Mealworms were in short supply earlier this year, but Wild Birds Unlimited has them now.
I bought a tub of 500 mealworms on Friday, and put a couple of spoonsful of them in the mealworm tray — complete with a little roof — on my deck.
I know the chickadees will be pleased, although as far as I can tell they haven’t discovered the mealworms yet.
So this is my present menu for birds that choose to come to my backyard:
- SAFFLOWER. I always have safflower. It’s in a tube feeder and a tray feeder.WHAT’S EATING IT — Mostly chickadees, house finches and, I think, a pair of purple finches. It’s going slowly, which is OK. Safflower isn’t cheap.
- NECTAR. The nectar (a home brew: four parts water, one part sugar) is in an oriole feeder and a hummingbird feeder. WHAT’S EATING IT — Nothing but insects. A lone hummingbird was feeding regularly until the crabapple trees and lilacs blossomed, then it left me.
- GRAPE JELLY. It’s in the oriole feeder, watered down for bird consumption. WHAT’S EATING IT — A house finch, or possibly a purple finch, is a big fan. Last year, a couple of catbirds thrived on the grape jelly. I haven’t seen them yet this year, but I’m pretty sure I’ve been hearing a catbird in the neighborhood.
- NYJER. Nothing is eating the nyjer (aka thistle), a contrast to the winter when I couldn’t keep up with ravenous redpolls. I had three nyjer feeders out then, just one now. A couple of weeks ago a cluster of some sort of finches briefly went after the nyjer, then they quickly disappeared.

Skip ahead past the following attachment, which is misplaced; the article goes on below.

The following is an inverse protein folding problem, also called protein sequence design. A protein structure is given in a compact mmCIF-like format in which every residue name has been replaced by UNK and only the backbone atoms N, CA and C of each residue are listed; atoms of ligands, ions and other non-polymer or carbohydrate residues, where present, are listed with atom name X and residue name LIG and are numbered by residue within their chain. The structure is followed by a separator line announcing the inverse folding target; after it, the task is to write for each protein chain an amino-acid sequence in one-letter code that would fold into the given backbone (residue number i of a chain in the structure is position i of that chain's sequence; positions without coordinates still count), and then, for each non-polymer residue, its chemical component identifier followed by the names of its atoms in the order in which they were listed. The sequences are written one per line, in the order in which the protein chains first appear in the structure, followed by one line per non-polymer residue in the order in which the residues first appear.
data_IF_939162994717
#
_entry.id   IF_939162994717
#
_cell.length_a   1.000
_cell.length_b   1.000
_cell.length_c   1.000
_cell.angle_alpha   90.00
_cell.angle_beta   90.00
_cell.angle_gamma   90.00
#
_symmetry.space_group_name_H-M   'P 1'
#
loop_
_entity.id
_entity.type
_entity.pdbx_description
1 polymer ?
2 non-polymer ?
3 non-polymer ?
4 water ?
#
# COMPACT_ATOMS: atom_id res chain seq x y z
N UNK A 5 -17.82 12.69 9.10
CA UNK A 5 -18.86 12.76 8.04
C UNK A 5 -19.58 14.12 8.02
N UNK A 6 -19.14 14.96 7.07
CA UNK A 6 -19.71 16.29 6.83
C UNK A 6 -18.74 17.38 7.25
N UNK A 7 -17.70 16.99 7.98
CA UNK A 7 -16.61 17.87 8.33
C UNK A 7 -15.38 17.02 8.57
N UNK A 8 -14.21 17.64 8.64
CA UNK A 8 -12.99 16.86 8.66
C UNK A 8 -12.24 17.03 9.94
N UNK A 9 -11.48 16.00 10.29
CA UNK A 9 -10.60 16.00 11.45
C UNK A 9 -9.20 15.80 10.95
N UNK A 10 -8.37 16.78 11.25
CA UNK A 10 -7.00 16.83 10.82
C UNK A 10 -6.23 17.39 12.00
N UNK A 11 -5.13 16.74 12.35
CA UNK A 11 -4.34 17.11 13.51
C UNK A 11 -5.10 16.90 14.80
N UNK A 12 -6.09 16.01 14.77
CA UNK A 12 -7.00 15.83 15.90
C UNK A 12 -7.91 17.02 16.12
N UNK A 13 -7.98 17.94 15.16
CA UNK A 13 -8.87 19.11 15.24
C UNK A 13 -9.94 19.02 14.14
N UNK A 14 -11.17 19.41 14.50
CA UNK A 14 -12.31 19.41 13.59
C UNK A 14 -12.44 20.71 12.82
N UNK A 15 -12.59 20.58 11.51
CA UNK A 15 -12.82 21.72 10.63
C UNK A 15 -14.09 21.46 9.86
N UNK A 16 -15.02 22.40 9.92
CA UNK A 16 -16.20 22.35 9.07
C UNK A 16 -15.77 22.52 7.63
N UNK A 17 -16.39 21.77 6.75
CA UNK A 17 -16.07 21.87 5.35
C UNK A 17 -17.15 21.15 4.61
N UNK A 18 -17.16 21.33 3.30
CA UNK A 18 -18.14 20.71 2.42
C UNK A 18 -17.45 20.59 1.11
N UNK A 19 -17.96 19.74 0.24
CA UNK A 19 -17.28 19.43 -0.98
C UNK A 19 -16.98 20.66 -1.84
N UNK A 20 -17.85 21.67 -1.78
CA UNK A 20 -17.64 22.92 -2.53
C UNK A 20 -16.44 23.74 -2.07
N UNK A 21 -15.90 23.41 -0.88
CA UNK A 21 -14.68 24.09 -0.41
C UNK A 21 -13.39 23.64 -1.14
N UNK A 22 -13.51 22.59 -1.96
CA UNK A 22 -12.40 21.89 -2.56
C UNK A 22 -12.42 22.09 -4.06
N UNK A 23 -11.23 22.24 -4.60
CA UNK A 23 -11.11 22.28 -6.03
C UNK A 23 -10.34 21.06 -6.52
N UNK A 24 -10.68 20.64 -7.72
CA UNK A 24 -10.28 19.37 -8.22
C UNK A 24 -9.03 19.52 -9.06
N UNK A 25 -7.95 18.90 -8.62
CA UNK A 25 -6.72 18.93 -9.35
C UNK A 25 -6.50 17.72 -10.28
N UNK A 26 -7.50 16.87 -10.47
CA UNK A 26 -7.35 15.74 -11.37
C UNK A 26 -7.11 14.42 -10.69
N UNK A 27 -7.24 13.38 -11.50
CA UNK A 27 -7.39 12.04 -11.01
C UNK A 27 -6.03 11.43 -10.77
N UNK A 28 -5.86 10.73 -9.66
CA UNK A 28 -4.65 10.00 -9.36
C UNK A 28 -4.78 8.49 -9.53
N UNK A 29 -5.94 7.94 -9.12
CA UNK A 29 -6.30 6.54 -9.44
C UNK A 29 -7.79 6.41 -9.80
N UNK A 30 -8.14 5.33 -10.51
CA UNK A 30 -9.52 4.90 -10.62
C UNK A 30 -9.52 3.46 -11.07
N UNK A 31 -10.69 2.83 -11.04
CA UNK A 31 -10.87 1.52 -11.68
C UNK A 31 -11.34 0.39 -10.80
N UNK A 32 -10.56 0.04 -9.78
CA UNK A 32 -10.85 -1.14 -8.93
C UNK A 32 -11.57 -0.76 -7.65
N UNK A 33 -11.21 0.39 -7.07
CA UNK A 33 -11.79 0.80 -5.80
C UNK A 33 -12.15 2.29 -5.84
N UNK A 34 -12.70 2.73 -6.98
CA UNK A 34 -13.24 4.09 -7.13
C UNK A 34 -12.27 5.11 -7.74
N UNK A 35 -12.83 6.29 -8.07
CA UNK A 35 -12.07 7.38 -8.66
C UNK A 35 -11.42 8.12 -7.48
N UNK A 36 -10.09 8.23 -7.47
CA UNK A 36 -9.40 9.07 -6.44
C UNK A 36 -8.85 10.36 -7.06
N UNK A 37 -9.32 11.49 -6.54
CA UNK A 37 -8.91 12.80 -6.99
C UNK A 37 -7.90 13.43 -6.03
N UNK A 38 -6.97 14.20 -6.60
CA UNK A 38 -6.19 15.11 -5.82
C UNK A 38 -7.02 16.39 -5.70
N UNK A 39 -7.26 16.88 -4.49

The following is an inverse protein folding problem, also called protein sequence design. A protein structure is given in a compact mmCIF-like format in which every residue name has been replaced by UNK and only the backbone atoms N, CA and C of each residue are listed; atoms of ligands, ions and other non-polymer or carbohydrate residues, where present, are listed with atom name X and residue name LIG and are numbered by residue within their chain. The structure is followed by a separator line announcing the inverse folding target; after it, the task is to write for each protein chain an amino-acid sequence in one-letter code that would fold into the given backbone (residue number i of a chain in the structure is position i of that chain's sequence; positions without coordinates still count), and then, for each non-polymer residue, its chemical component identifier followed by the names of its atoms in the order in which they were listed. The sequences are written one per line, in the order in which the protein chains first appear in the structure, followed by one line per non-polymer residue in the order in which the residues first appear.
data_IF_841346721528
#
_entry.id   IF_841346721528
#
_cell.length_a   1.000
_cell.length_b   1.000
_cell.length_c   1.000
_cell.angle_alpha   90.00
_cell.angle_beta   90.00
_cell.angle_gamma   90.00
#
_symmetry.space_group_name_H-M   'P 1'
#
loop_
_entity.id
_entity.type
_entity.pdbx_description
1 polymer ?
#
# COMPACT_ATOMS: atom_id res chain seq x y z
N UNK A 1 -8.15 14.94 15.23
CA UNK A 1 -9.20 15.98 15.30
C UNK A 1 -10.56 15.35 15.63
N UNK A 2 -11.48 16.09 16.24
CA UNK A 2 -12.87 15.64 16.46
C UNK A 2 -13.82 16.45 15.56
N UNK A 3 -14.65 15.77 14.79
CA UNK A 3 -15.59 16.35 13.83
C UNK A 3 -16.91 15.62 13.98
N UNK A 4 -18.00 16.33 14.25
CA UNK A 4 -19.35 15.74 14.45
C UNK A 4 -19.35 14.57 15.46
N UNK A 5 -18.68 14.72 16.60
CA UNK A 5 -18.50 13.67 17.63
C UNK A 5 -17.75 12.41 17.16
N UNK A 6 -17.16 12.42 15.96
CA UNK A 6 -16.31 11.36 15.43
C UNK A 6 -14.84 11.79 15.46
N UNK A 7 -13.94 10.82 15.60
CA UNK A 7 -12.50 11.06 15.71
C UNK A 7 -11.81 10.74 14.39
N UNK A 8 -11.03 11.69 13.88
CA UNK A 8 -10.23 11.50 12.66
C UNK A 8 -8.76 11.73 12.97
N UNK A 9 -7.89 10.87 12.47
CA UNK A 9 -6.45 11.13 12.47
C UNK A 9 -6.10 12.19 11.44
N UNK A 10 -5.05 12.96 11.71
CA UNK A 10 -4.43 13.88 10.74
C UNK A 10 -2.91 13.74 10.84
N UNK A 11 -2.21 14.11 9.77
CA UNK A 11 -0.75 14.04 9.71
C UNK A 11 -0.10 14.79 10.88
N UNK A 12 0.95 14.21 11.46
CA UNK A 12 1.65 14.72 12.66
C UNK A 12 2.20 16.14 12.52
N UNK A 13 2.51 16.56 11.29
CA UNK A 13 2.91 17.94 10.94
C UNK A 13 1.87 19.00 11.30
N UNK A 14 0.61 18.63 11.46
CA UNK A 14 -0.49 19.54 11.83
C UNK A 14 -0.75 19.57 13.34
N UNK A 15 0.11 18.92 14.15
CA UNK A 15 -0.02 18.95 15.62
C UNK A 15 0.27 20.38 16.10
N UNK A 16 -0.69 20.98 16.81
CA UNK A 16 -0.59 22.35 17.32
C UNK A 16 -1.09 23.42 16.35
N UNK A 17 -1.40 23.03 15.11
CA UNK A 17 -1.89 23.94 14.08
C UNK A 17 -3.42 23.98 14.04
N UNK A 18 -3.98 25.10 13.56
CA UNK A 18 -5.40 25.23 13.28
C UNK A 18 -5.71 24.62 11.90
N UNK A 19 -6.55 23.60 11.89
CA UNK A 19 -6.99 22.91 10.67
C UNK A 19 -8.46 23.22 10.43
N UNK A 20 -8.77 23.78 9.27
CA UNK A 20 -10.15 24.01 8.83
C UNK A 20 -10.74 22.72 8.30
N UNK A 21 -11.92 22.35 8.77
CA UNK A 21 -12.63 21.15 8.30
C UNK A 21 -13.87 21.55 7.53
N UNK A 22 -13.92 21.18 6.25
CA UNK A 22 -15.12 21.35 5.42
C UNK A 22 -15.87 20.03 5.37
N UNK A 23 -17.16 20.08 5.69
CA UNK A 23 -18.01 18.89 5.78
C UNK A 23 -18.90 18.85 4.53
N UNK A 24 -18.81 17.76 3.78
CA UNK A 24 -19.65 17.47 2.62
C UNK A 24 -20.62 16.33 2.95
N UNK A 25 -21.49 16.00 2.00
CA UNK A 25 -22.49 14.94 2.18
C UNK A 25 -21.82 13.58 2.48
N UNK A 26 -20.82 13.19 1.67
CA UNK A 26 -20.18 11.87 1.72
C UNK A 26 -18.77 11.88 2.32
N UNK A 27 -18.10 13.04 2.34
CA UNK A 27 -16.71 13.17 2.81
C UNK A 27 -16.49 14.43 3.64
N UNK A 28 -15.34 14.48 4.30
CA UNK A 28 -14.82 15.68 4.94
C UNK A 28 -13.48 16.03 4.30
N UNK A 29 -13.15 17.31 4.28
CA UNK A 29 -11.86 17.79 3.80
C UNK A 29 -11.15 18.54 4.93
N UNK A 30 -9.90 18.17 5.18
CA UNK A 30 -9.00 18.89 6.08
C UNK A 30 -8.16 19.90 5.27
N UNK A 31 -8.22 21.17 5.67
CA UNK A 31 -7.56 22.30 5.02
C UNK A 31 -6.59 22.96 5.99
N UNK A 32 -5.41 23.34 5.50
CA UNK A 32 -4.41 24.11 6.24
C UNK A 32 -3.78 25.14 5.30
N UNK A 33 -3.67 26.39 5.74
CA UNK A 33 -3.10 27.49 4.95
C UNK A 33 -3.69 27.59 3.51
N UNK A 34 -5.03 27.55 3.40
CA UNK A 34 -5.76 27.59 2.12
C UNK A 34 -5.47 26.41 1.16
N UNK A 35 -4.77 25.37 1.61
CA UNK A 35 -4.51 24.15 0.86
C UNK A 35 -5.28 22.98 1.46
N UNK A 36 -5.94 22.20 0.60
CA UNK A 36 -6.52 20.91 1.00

- SUET. I don’t usually have suet out in the summer. I took the suet log down, but I’ve got a suet cake hanging in a place that discourages squirrels and frustrates starlings. WHAT’S EATING IT — A downy woodpecker and/or a hairy woodpecker; sometimes I have a hard time telling them apart. They come several times a day, but never stay long. The starlings still try to get some.
- MILLET. This is going fastest. I spread a little out on the deck and a little in a tray feeder each morning. WHAT’S EATING IT — At least one pair of chipping sparrows. Oddly, I haven’t had any other kinds of sparrows in my yard so far this year. The chipping sparrows are consistent visitors and fun to watch. Pigeons get some, too.
What are you feeding the birds? What are they eating? Your bird observations and pictures are always welcome at firstname.lastname@example.org.